Take a birds-eye view of the decade and
discover what has changed – and what behaviours have stayed consistent.
Before looking at any changes in shopping behaviour let’s set the scene.
The FMCG industry has shown itself to be incredibly resilient: it has delivered consistent growth over the last decade. From 2012 to 2021 the industry grew by 33% – a $650 billion increase in value sales.
To understand what has driven this growth let’s first take a look at what’s changed.
Responsible for approximately half of this increase, is population growth. We have seen the number of households grow globally by 17% – an increase of 180 million households.
This holds a mixed picture for brands. While there are more shoppers to go after, it also means that 1% penetration globally today is almost 1.8 million more households than it was ten years ago.
And the bigger a brand is, the harder it needs to work to maintain the same level of global penetration. For example, if a brand had 30% penetration in 2012 it meant it had 316 million households buying it. In 2021, to achieve the same penetration, a brand would have had to attract over 370 million shoppers: an increase of 54 million.
When thinking about the next decade brand owners should factor in long-term population growth when setting penetration targets. (We will discuss the importance of penetration for consistent growth and penetration targets in the next few pages.)
The upside is that this population growth has had an almost one-to-one positive impact on the number of brand choices made. This metric has risen from 329 billion brand choices to 382 billion – a 16.2% increase.
The other driver of the industry value growth is how much shoppers have spent. When we look at this metric specific to brand spend, we see that, on average, the spend on brands has increased by over $130 per household.
Generally, when looking at data, we like to analyse change. It’s interesting, and it shows us how brands must adapt to shopper behaviour and demand – information that is always useful.
However, with ten years of Brand Footprint we also wanted to identify the trends which haven’t changed. The data points that are consistent across the decade. This data offers brands confidence, as they can refer to long-term behavioural truths which will last for the next ten years.
The first behavioural truth is that the number of brands that shoppers buy remains the same today as it did ten years ago. The average household buys a portfolio of 55 FMCG brands in a year.
Importantly, this doesn’t mean the same 55 brands each year. The challenge for brand owners still remains: how to enter a shopper’s portfolio – and then stay there.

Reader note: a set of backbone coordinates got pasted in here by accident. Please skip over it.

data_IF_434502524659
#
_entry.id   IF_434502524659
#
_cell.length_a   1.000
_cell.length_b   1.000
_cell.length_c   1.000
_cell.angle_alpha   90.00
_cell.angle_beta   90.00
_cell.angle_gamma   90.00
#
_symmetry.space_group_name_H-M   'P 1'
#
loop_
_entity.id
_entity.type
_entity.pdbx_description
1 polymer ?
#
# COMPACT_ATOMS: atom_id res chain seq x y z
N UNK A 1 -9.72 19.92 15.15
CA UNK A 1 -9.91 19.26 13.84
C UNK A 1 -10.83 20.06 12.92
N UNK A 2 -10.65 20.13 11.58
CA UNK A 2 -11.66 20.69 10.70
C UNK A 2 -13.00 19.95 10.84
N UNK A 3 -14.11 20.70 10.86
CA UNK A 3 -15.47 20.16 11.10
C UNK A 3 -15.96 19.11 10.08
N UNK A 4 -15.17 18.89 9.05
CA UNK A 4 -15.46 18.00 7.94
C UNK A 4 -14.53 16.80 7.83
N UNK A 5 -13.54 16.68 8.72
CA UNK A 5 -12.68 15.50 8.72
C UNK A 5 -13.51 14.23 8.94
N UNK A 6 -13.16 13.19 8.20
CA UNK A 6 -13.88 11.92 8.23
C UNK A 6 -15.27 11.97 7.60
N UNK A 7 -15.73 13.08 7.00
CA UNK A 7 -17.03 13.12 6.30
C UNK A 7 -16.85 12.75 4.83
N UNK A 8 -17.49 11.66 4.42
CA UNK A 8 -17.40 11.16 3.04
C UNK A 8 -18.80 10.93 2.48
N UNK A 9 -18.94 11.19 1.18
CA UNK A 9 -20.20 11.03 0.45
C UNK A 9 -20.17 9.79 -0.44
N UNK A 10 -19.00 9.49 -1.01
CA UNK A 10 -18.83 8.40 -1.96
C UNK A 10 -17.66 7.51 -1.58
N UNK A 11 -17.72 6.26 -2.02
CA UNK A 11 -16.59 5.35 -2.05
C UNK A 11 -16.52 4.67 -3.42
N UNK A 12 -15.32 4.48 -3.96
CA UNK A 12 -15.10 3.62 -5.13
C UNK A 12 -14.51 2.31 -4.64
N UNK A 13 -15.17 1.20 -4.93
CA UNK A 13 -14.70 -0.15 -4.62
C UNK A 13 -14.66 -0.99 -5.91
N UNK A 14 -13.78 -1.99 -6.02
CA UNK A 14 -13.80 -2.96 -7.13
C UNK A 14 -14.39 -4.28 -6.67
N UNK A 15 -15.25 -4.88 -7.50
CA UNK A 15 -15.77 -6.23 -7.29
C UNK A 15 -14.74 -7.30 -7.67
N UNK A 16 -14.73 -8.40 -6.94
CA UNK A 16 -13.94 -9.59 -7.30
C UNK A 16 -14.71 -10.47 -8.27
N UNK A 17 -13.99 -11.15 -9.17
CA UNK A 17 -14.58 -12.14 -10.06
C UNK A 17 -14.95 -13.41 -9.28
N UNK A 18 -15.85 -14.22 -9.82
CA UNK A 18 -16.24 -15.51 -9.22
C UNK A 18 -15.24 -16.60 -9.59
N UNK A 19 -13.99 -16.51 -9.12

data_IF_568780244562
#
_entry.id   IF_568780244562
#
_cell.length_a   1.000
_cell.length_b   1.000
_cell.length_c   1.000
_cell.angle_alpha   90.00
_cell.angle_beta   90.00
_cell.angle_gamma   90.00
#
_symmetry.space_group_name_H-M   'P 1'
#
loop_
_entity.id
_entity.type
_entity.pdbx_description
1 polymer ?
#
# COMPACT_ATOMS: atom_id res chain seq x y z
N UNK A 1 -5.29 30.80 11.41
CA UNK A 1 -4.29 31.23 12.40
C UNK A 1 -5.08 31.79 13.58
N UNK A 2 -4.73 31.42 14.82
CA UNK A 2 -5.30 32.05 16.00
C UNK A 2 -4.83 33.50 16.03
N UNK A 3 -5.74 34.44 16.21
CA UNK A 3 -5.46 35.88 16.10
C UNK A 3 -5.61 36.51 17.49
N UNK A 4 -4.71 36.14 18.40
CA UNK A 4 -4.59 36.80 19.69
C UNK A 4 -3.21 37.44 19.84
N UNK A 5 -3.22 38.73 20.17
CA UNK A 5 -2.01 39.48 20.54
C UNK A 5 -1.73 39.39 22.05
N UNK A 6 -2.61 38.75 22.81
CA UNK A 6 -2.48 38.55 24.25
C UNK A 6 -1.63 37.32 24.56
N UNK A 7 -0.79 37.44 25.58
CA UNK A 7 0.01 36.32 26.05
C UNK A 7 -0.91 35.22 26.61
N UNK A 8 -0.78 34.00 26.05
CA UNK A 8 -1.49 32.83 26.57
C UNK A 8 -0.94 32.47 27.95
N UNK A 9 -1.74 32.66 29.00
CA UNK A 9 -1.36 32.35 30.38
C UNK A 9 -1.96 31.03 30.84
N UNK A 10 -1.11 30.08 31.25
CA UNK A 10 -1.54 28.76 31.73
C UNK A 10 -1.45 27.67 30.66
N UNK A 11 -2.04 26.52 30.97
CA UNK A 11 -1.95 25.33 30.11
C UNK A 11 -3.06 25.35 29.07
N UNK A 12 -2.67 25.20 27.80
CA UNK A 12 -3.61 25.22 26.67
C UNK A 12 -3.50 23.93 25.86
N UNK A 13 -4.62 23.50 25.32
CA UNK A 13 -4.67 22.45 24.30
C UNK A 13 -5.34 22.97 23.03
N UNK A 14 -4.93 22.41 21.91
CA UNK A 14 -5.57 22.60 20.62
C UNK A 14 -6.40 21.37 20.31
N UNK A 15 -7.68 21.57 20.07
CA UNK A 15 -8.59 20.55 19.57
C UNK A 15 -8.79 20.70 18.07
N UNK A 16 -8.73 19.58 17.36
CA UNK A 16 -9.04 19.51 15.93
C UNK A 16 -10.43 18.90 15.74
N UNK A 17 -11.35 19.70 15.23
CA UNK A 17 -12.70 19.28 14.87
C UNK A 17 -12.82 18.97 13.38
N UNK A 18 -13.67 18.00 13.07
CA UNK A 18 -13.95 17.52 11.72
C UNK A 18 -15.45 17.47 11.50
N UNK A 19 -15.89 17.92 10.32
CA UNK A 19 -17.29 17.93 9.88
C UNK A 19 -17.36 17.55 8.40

The second behavioural truth is that the only way to grow is through finding more shoppers. Across the decade, 88% of growing brands did this.
As a brand owner, increasing your number of shoppers should be your primary goal year after year. Once this is in place, frequency and loyalty follow suit.
The third consistent behavioural truth is that growing brands gain 1.1% penetration points within a market.
This is a benchmark for success: if your brand gains 1.1% penetration points, then it will have had a good year.
It’s certainly true that plenty of brands will have gained more than this, but far more will lie below this benchmark, including, of course those brands which saw no growth.
Other considerations for setting sensible penetration targets include your current size. If you are small (<10% penetration) aim for just under 0.5% growth and if you are bigger you can be more ambitious and aim for 1.5%.
The rules for growth appear simple, but we know it’s not always as black-and-white as the data shows. If we next look at the 50 most chosen FMCG brands globally, and how many of these brands have grown, we see that it’s like flipping a coin: it’s a 50/50 game.
Over the last ten years, on average 25 of the Top 50 global brands have grown.
An important distinction in this, is that we are not seeing the same brands growing year on year. In fact, only two brands have grown in each of the last 10 years, with only six more growing 9 of the 10 years.
This highlights just how hard consistent growth is. But these brands should be held up as best-in-class examples – and celebrated. A big congratulations to both Dove and Vim, from Unilever, for achieving this remarkable feat.
So, what can we learn from them? What have these brands done consistently?
Well, both consistently gained more shoppers. Year after year, they reached more households and in turn, they saw an increase in number of times each household bought them.
Looking here at Dove we can see as its global buyer base increased, so did its frequency.
But what’s key is the degree of change. The number of shoppers increased at a higher rate: it was over double the increase in frequency. We can calculate the ratio of growth is 68:32 in favour of shoppers. (The ratio is also at a similar level for Vim at 67:33)
So, how can brands look to mirror this success by achieving consistent shopper gains?
Firstly, start with setting appropriate penetration targets for each market where your brand is present. Then build a strategy around the various levers you can use to drive growth: More Targets, More Presence, More Categories, More Moments, and New Needs. You’ll find more on these levers in our chapter on Brand Success Stories.